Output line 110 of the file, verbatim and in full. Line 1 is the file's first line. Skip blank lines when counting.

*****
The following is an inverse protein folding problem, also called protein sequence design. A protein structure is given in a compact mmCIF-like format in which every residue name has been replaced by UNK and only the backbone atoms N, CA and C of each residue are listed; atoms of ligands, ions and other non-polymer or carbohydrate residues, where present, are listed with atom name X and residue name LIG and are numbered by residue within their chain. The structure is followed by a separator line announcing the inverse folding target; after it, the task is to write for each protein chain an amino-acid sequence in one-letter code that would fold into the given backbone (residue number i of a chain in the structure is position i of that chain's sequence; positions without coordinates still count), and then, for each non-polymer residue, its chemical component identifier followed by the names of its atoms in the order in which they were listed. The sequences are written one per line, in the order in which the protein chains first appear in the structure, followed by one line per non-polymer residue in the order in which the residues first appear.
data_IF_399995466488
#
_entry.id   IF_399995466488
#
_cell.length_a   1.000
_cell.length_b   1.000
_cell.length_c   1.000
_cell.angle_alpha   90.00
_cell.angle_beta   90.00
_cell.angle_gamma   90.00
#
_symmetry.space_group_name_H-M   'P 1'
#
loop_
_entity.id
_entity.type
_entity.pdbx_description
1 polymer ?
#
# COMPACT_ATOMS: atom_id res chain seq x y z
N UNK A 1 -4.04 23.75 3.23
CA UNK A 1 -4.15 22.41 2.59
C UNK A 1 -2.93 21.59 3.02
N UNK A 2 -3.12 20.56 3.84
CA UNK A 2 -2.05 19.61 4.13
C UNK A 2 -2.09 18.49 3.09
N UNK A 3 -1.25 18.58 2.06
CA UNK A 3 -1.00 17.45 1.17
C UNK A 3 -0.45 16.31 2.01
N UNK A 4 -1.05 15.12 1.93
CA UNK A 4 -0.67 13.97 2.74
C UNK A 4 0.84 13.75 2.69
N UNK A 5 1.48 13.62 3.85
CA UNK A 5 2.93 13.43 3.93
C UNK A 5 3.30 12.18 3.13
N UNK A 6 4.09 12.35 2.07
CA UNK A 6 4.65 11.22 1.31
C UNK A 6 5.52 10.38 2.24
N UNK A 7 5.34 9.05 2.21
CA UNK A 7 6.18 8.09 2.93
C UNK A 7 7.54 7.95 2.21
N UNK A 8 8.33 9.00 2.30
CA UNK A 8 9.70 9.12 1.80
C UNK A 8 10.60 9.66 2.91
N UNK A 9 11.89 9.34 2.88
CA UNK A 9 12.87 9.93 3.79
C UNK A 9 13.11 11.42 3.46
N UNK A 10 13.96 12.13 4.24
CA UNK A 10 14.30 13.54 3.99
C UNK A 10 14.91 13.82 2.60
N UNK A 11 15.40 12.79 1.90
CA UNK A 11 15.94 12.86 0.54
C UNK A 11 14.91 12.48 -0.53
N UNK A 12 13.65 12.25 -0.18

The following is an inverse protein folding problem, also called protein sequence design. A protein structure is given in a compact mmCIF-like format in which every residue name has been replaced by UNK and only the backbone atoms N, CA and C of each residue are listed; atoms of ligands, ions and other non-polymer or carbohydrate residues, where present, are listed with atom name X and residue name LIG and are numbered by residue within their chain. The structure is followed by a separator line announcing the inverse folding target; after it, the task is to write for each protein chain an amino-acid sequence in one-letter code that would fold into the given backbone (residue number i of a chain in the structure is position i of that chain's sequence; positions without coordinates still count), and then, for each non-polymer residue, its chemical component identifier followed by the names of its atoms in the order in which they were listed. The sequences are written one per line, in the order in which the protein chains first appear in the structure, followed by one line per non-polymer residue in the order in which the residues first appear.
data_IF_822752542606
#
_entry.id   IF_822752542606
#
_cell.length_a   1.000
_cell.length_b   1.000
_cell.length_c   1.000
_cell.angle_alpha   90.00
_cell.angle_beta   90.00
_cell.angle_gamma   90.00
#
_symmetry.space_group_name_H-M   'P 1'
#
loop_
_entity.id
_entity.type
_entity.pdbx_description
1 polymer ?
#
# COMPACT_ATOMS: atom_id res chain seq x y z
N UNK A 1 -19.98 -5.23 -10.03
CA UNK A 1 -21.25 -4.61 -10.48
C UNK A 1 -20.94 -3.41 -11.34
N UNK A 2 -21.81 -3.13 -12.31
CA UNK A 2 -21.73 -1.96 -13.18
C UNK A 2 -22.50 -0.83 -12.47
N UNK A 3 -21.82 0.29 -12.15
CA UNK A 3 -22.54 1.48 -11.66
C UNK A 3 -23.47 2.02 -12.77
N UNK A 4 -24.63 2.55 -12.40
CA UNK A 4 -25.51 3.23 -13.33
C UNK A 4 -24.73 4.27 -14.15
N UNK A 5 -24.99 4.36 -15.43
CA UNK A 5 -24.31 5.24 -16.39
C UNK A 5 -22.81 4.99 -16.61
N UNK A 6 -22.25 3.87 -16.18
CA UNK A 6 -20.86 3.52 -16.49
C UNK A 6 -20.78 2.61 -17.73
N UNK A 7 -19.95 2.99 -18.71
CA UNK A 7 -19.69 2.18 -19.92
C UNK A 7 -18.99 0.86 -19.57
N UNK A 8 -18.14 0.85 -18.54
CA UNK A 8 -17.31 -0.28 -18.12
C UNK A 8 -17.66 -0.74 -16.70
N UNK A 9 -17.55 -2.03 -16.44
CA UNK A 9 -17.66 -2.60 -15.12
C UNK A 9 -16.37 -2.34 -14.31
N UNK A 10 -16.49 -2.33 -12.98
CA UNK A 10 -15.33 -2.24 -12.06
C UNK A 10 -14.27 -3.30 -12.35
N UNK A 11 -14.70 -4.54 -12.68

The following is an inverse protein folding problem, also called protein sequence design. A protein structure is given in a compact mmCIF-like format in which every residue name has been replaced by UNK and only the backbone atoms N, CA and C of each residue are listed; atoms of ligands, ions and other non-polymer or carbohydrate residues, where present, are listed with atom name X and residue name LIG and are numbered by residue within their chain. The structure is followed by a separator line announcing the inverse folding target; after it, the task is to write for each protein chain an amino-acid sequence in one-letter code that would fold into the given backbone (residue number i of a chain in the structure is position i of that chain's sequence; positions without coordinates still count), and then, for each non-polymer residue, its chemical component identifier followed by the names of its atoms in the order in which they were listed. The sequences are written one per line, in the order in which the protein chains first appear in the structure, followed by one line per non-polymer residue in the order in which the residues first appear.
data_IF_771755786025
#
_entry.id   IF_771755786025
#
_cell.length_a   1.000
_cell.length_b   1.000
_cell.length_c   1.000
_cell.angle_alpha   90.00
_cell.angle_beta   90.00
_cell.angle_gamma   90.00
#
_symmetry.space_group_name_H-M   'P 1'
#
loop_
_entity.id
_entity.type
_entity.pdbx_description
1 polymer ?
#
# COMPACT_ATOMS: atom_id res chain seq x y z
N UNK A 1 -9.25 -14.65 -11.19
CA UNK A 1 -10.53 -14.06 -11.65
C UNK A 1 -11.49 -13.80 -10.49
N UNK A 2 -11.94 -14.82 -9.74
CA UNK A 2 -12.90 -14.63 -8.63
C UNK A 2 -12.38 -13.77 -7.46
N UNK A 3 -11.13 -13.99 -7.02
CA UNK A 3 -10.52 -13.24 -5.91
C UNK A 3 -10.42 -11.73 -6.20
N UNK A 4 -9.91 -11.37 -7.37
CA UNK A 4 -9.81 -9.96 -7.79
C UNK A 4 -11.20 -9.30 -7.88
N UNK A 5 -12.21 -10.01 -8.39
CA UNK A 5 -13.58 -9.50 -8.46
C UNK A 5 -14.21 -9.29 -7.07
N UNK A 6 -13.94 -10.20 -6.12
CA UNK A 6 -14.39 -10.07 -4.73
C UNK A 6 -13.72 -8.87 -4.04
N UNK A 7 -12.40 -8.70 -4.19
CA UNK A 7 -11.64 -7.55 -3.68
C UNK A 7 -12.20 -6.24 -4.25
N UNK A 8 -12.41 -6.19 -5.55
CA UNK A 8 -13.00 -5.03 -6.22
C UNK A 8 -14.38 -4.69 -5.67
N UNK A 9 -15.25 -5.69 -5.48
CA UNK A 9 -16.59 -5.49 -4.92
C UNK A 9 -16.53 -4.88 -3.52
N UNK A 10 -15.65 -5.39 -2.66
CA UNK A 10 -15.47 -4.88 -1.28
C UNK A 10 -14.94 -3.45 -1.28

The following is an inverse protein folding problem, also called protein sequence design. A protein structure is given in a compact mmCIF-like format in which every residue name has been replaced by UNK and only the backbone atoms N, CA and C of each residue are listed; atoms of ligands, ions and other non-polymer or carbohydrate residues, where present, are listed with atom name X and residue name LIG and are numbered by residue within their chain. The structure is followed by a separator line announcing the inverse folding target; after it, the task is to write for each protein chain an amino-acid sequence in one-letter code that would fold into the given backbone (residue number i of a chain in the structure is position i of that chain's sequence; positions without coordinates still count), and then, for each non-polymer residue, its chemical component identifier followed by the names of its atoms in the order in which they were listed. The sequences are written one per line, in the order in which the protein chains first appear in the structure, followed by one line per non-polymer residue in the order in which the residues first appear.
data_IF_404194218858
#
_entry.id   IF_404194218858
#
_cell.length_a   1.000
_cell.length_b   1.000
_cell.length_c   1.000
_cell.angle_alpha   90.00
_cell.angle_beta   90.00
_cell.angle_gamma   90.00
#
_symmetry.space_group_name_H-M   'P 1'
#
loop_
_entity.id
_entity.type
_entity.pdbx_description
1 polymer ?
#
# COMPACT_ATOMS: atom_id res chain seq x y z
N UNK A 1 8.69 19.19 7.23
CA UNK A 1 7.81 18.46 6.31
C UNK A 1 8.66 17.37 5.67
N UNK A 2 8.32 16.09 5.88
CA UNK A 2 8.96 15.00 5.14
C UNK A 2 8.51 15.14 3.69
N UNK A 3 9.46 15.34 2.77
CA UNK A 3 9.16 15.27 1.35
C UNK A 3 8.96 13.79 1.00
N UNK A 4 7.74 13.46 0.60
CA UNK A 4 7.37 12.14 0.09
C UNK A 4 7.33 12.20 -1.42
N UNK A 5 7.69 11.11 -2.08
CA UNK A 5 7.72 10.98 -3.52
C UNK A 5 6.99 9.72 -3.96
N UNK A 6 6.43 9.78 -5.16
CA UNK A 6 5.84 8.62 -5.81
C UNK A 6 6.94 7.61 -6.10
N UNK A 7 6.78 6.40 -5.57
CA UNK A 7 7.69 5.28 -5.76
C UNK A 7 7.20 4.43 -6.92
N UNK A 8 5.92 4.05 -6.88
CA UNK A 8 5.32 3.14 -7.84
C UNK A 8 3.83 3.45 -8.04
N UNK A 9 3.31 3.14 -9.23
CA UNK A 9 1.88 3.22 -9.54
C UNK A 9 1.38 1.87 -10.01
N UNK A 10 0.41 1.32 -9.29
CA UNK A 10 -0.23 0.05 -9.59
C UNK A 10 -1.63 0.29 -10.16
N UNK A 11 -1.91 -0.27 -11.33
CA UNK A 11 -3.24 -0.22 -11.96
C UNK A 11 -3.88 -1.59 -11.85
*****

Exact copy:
#